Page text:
I am sure that most of you here today would be able to cite many more such examples.

Despite this activity, the public discussion has focussed mainly on the communications infrastructure with content and applications being discussed mainly in terms of Pay TV.

Wednesday's media coverage of the Optus/Channel 9/Channel 7/Continental Cablevision announcements is a fair example of this view of content.

It is not surprising that these sort of developments should dominate public perceptions, given the size of investments occurring in this area.

Clearly an efficient competitive communications infrastructure is a critical element of any developed economy.

Australia already has one of the more advanced telecommunications networks in the world.

The challenge is to ensure that this continues to develop in a way which provides a flexible, accessible and competitive platform for the marketing of on-line services from Australia for global markets as well as for the domestic market.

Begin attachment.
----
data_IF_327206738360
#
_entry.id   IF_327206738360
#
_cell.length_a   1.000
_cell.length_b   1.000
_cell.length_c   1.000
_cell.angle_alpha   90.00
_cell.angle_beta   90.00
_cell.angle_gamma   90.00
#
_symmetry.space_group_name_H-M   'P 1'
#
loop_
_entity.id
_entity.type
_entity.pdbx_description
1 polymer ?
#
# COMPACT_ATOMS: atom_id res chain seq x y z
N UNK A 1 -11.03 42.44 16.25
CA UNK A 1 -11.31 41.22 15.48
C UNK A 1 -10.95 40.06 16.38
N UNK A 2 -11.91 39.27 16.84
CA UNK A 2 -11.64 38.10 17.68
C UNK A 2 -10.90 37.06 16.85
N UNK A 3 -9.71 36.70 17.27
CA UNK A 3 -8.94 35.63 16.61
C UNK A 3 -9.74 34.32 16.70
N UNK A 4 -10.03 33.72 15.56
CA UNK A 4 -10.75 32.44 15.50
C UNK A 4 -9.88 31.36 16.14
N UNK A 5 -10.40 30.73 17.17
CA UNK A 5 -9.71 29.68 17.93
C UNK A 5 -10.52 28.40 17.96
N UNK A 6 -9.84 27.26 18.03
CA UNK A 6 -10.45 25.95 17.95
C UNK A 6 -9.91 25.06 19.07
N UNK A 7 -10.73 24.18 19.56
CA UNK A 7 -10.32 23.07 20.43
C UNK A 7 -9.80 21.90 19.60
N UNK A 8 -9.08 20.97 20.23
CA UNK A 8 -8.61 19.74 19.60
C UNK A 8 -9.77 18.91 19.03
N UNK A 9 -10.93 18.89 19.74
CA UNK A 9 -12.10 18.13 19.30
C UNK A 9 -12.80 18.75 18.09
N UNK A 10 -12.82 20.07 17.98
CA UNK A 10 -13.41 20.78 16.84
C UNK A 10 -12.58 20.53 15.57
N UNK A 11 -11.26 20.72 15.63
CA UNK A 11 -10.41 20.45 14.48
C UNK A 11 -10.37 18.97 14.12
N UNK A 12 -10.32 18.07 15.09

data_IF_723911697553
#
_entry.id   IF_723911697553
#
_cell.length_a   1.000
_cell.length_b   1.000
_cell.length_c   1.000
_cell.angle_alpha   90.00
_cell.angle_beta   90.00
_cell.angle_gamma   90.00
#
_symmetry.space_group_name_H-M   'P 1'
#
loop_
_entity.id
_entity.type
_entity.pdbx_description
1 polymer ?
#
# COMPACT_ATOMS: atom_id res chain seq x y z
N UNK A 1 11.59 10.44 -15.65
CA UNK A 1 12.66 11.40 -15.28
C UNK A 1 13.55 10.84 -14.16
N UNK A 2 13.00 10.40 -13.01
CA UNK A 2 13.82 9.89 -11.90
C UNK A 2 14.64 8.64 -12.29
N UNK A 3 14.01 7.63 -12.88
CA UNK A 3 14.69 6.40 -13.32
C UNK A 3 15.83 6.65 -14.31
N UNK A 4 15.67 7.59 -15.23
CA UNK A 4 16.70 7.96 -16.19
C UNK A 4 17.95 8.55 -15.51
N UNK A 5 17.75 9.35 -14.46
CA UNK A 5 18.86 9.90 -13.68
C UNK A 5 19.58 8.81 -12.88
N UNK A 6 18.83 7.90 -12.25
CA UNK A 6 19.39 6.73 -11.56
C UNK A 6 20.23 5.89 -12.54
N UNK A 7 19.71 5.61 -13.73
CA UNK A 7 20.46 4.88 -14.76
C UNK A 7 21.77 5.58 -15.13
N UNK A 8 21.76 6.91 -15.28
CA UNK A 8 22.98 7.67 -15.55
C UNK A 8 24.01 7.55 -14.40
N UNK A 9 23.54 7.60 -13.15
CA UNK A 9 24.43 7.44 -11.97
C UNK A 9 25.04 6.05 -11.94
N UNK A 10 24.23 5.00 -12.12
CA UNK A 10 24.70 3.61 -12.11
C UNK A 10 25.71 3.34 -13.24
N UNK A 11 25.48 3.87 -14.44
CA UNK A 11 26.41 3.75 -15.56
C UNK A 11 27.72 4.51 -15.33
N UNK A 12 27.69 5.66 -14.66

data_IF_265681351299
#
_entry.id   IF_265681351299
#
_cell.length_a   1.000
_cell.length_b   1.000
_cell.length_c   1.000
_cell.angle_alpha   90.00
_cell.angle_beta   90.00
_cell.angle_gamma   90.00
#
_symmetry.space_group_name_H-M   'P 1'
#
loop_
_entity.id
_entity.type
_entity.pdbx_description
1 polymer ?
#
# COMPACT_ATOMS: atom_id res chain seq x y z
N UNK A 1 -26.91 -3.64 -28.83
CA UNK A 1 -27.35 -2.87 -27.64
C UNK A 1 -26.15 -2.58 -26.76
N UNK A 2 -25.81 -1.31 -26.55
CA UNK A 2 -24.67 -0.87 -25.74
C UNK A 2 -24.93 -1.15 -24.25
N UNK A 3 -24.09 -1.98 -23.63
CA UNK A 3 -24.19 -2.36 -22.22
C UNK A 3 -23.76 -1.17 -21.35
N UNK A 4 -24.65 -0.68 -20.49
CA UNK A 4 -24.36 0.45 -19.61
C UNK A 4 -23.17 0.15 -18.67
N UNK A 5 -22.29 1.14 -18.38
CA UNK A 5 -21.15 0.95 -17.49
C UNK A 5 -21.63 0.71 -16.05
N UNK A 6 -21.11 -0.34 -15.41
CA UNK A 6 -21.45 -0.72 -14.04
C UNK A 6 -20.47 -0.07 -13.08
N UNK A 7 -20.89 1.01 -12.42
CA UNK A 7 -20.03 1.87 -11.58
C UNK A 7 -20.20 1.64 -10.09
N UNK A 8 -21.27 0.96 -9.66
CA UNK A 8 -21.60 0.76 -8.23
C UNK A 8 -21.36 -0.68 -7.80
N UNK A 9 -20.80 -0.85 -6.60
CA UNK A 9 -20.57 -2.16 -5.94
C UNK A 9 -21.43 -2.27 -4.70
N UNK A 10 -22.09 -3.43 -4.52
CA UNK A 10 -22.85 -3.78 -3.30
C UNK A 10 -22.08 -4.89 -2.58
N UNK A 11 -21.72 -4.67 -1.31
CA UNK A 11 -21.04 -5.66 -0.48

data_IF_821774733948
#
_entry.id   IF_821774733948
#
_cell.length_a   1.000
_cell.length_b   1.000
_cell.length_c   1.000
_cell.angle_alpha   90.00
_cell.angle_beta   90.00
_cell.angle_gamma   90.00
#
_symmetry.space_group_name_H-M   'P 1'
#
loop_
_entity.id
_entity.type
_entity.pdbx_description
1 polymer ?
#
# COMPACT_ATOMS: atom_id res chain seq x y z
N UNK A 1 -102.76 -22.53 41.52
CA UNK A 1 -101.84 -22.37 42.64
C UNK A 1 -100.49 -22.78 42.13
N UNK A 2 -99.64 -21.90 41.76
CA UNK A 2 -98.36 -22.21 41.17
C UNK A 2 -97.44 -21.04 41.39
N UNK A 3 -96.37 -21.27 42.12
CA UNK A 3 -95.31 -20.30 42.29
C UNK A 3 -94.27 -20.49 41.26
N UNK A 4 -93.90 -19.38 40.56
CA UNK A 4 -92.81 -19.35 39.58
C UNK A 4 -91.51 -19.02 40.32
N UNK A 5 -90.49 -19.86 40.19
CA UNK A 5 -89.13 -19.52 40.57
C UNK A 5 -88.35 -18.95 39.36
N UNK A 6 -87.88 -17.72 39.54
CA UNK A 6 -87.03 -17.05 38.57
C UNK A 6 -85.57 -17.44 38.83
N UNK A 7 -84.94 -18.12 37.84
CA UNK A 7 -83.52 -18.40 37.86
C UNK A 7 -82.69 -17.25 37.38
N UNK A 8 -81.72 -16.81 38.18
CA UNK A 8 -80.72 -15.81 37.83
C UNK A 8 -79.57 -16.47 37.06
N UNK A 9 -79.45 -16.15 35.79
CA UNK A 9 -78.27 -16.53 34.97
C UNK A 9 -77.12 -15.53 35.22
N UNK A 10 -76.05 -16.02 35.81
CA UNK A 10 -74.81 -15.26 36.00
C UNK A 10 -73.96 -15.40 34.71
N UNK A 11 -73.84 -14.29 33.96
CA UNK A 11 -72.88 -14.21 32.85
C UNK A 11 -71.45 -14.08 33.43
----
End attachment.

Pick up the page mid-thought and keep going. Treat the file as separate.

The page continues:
But right here and now some very exciting and innovative work is being developed in Australia which has the potential to grow into an important export earner.

This potential is in fact the main subject of the Report I am launching this morning.

This Report is entitled Commerce in Content: building Australia's international future in interactive multimedia markets.

It was commissioned by my Department, with support from CSIRO and the Broadband Services Expert Group to improve our understanding of the dynamics of the multimedia industry.

I would like to congratulate the consultants, Dr Roger Buckeridge and Dr Terry Cutler of Cutler and Company for their excellent work.

The Report provides a very welcome assessment of the current developments in the multimedia industry, and gives us a vision of what we could achieve in Australia.